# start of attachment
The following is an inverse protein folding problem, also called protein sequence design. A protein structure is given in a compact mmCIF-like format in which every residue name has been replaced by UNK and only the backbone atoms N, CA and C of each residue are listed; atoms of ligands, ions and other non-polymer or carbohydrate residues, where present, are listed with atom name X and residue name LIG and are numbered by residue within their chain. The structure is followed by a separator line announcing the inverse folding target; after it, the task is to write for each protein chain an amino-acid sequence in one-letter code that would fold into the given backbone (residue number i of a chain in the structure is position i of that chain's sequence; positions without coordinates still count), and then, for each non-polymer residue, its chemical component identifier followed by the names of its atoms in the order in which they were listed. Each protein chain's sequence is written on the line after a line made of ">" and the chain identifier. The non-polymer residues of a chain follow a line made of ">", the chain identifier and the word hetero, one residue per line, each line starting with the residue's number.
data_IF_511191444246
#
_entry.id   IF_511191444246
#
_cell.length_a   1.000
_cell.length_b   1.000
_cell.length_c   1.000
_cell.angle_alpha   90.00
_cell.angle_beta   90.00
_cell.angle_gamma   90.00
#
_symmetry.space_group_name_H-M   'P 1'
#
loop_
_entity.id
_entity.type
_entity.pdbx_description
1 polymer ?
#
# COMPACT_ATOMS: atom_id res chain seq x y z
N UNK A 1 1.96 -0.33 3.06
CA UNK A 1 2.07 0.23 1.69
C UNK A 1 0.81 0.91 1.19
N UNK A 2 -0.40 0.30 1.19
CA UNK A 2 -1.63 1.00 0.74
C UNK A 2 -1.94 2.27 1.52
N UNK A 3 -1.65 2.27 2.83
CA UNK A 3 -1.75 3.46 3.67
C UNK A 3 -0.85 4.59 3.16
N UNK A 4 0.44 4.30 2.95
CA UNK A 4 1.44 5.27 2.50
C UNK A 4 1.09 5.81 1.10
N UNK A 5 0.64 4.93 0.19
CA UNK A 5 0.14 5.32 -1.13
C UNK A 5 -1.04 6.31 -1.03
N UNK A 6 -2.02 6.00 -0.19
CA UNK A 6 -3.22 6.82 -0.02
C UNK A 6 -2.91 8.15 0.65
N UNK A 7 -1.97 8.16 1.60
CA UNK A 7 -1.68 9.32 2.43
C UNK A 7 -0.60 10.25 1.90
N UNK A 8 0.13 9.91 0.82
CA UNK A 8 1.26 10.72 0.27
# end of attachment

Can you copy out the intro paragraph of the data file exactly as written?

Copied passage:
The following is an inverse protein folding problem, also called protein sequence design. A protein structure is given in a compact mmCIF-like format in which every residue name has been replaced by UNK and only the backbone atoms N, CA and C of each residue are listed; atoms of ligands, ions and other non-polymer or carbohydrate residues, where present, are listed with atom name X and residue name LIG and are numbered by residue within their chain. The structure is followed by a separator line announcing the inverse folding target; after it, the task is to write for each protein chain an amino-acid sequence in one-letter code that would fold into the given backbone (residue number i of a chain in the structure is position i of that chain's sequence; positions without coordinates still count), and then, for each non-polymer residue, its chemical component identifier followed by the names of its atoms in the order in which they were listed. Each protein chain's sequence is written on the line after a line made of ">" and the chain identifier. The non-polymer residues of a chain follow a line made of ">", the chain identifier and the word hetero, one residue per line, each line starting with the residue's number.